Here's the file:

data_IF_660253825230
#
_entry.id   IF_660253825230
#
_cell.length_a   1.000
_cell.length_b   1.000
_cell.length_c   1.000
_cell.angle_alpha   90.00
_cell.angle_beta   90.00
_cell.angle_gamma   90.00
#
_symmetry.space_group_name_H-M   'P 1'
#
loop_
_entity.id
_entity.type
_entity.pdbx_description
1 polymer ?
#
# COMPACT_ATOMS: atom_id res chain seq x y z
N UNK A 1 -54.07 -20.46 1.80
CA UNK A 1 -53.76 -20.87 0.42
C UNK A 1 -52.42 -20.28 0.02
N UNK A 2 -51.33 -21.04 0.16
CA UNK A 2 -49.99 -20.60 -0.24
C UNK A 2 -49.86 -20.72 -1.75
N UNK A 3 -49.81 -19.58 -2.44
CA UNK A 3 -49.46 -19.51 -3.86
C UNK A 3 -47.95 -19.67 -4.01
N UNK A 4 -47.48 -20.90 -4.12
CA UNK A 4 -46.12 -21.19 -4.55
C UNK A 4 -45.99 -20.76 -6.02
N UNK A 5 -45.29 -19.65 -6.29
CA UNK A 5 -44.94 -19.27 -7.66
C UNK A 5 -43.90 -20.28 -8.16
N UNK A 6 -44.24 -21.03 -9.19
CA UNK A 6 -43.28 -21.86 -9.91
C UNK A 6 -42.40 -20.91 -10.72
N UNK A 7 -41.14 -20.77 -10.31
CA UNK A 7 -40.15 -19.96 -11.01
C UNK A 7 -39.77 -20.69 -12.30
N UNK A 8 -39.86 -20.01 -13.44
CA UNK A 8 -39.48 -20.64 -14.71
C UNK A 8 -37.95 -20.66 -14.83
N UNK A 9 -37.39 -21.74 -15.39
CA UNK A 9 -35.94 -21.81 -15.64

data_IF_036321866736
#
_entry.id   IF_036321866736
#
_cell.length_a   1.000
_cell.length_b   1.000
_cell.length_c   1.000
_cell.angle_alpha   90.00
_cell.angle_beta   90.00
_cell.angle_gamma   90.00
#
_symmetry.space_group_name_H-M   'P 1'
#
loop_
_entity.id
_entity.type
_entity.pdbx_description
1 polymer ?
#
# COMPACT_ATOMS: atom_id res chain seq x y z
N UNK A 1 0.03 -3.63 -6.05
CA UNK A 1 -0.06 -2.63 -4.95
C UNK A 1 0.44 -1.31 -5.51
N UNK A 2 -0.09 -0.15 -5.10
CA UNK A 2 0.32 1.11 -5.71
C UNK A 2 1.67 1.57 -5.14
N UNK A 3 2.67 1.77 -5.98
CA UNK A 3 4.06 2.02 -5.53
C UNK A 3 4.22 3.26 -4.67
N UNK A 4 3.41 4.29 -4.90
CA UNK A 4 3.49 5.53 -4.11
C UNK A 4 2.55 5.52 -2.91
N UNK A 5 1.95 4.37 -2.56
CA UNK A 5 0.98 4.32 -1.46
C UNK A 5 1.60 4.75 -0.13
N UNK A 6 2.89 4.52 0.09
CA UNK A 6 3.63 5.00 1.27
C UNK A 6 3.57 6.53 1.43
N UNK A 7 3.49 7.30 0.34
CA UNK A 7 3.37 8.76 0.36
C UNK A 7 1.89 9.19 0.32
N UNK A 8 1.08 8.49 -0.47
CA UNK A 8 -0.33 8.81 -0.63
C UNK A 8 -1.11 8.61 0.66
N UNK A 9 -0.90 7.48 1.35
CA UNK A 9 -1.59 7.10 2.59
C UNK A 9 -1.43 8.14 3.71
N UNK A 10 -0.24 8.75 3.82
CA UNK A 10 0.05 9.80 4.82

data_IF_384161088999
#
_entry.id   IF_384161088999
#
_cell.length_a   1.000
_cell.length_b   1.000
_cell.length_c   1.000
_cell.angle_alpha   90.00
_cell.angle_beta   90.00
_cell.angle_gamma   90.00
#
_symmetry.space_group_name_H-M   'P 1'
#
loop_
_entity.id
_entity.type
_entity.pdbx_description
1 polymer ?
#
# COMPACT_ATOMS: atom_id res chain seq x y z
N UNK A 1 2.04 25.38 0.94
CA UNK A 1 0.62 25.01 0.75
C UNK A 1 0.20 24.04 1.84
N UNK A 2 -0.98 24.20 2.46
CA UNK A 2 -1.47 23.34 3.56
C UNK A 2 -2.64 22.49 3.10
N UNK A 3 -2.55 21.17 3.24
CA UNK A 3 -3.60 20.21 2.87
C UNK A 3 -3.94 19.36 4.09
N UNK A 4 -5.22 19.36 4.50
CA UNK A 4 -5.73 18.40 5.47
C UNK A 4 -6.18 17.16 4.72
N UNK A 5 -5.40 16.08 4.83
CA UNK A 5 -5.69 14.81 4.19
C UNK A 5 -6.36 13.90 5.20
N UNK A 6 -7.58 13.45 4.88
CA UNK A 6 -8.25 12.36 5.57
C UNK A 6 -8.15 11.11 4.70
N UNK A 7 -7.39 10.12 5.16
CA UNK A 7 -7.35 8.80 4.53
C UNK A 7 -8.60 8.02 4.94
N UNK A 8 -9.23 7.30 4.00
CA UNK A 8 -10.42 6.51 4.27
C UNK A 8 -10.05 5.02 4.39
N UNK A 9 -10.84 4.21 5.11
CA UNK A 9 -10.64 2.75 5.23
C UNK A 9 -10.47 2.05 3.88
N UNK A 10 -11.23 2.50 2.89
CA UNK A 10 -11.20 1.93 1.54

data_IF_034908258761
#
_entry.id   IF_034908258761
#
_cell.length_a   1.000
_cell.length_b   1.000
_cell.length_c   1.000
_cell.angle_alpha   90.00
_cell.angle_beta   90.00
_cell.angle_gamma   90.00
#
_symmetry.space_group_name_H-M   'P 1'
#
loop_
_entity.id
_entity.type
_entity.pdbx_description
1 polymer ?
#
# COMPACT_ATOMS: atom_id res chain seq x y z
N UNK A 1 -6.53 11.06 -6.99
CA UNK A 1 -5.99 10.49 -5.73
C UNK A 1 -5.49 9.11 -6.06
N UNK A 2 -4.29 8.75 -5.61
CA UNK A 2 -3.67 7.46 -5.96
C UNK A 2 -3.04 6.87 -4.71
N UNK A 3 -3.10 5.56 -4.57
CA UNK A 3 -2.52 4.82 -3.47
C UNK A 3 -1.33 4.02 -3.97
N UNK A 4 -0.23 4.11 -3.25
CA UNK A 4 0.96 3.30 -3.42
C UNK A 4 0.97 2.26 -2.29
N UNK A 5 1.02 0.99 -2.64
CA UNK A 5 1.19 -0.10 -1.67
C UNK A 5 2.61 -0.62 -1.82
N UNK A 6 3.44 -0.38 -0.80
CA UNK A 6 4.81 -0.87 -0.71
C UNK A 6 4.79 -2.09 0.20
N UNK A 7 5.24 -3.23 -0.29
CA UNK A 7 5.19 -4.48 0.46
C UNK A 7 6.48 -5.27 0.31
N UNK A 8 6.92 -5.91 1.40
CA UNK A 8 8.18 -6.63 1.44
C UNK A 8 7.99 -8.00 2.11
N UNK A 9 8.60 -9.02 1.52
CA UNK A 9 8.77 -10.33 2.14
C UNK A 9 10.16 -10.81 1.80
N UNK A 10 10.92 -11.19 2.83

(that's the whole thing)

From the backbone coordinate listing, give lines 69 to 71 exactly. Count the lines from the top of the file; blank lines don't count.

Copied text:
C UNK A 1 0.44 -1.31 -5.51
N UNK A 2 -0.09 -0.15 -5.10
CA UNK A 2 0.32 1.11 -5.71